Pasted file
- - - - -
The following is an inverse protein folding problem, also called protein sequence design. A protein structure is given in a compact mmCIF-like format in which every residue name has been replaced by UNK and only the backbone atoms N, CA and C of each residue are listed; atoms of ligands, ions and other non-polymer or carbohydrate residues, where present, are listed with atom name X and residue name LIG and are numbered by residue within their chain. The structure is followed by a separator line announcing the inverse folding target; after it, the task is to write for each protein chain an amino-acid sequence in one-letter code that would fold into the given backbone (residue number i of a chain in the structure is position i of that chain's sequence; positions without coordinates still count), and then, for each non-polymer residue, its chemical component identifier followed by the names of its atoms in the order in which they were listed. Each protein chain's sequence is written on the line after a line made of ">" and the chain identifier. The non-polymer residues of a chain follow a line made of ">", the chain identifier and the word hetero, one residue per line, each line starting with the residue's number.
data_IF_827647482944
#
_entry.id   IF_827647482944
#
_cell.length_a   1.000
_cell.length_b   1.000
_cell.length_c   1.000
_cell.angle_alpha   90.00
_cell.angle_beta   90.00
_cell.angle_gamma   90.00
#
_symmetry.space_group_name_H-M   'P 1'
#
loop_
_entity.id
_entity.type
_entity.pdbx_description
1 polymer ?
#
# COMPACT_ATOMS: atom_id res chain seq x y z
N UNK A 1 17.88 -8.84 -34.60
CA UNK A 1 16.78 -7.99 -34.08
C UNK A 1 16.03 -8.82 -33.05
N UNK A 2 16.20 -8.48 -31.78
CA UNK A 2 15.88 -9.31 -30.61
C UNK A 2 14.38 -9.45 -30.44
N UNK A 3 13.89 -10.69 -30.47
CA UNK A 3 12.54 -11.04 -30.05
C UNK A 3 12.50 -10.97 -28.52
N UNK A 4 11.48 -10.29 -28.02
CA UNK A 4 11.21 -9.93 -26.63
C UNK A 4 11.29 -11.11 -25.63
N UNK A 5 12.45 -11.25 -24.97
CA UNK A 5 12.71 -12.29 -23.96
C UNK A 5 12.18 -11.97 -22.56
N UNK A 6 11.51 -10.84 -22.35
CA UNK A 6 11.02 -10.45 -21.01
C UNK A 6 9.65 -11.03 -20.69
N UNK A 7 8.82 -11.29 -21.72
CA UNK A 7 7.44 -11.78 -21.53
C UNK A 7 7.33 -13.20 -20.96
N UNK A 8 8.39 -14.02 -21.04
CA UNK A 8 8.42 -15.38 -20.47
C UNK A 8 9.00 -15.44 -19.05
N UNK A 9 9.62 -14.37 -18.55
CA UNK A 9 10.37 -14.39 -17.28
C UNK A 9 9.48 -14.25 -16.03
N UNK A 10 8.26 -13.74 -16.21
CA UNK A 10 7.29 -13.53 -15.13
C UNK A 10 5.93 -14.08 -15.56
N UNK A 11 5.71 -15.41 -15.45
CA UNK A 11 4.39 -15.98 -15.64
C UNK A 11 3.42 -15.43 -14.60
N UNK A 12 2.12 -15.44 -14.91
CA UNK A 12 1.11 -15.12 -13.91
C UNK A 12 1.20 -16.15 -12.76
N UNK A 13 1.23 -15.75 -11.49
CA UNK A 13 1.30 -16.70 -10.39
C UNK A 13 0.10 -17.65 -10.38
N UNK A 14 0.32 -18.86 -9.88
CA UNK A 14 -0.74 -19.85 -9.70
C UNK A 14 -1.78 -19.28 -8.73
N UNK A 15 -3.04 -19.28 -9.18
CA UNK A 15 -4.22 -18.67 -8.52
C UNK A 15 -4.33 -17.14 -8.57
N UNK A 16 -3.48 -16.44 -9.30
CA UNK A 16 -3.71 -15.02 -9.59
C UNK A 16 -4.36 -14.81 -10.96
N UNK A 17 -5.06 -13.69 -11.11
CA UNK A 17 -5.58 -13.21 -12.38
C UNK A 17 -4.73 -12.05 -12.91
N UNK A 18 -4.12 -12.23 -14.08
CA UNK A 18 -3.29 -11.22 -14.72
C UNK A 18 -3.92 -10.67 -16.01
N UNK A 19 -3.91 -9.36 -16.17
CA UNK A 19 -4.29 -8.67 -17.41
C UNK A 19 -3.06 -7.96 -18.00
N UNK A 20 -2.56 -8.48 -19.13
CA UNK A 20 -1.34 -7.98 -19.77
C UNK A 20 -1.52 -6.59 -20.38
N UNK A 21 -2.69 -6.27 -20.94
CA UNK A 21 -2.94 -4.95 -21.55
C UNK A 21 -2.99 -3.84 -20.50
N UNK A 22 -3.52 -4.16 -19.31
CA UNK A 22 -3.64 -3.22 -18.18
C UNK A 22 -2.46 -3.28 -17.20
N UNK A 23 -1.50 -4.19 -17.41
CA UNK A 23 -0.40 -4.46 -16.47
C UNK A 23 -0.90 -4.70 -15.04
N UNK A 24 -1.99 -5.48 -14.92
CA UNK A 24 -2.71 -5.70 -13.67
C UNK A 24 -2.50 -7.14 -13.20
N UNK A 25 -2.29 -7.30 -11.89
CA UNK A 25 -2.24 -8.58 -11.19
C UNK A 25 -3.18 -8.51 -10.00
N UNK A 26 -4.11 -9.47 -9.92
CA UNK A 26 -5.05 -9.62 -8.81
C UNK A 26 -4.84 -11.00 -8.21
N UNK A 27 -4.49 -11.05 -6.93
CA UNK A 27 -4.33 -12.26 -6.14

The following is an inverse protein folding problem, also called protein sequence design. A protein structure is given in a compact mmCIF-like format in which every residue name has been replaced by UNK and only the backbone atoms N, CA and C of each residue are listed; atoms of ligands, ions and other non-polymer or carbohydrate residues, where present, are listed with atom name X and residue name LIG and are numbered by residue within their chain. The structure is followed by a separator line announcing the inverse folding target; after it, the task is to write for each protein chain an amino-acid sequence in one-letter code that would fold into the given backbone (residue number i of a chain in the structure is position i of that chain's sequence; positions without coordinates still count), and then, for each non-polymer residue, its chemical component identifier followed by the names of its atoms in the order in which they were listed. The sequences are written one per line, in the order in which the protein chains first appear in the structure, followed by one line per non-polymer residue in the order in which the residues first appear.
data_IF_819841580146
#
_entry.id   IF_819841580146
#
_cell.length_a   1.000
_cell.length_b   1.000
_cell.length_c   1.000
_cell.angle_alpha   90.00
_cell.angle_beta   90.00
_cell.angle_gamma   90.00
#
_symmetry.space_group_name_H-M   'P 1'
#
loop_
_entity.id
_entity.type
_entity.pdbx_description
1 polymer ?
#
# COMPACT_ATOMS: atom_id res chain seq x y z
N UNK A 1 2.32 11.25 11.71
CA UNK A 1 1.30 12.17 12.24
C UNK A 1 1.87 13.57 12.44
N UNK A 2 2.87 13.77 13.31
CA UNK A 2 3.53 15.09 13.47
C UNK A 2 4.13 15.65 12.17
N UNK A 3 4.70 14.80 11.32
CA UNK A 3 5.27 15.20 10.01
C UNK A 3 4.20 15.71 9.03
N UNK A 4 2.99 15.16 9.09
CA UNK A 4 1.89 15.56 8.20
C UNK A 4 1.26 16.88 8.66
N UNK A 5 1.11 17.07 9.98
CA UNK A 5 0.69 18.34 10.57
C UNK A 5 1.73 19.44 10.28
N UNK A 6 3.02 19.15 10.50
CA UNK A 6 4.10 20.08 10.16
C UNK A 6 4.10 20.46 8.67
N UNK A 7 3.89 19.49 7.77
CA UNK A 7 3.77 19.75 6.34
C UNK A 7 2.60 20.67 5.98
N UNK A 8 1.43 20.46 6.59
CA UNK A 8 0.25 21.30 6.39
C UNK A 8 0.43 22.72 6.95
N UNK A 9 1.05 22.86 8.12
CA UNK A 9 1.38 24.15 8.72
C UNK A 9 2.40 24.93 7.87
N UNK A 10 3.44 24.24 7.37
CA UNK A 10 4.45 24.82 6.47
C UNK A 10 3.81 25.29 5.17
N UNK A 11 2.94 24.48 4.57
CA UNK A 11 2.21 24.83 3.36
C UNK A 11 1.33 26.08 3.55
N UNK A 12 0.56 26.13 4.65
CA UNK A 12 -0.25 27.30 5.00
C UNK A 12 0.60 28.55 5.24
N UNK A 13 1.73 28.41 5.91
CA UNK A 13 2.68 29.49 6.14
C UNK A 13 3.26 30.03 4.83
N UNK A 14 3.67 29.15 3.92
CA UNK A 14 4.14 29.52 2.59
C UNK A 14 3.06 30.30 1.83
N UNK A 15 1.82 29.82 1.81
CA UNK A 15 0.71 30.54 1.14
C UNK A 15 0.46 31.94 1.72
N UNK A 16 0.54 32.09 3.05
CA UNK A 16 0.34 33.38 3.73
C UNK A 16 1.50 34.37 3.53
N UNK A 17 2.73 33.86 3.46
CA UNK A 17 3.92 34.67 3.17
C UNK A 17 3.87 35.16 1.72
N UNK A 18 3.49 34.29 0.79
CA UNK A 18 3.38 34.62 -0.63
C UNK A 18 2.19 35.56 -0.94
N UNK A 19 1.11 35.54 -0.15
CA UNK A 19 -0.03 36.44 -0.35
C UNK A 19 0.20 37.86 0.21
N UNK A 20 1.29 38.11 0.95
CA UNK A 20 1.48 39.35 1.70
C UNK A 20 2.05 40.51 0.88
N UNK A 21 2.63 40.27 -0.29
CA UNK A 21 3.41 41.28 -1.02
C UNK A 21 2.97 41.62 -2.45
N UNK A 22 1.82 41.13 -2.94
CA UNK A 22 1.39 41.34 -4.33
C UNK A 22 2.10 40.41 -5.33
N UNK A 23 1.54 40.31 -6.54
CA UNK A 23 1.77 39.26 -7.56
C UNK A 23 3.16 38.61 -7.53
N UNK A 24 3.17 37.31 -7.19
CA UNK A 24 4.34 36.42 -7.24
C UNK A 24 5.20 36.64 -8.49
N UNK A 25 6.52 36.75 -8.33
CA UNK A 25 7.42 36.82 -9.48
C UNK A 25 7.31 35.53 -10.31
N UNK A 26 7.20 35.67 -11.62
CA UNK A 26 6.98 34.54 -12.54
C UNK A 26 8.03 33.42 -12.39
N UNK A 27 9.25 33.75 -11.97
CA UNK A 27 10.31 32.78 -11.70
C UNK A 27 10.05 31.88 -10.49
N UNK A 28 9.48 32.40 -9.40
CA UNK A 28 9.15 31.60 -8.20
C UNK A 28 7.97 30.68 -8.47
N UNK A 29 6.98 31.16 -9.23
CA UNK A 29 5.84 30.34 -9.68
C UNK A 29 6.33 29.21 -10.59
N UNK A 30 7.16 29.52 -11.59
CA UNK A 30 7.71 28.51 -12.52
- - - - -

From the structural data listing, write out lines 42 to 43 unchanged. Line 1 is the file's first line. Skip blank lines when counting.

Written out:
C UNK A 7 7.33 -13.20 -20.96
N UNK A 8 8.39 -14.02 -21.04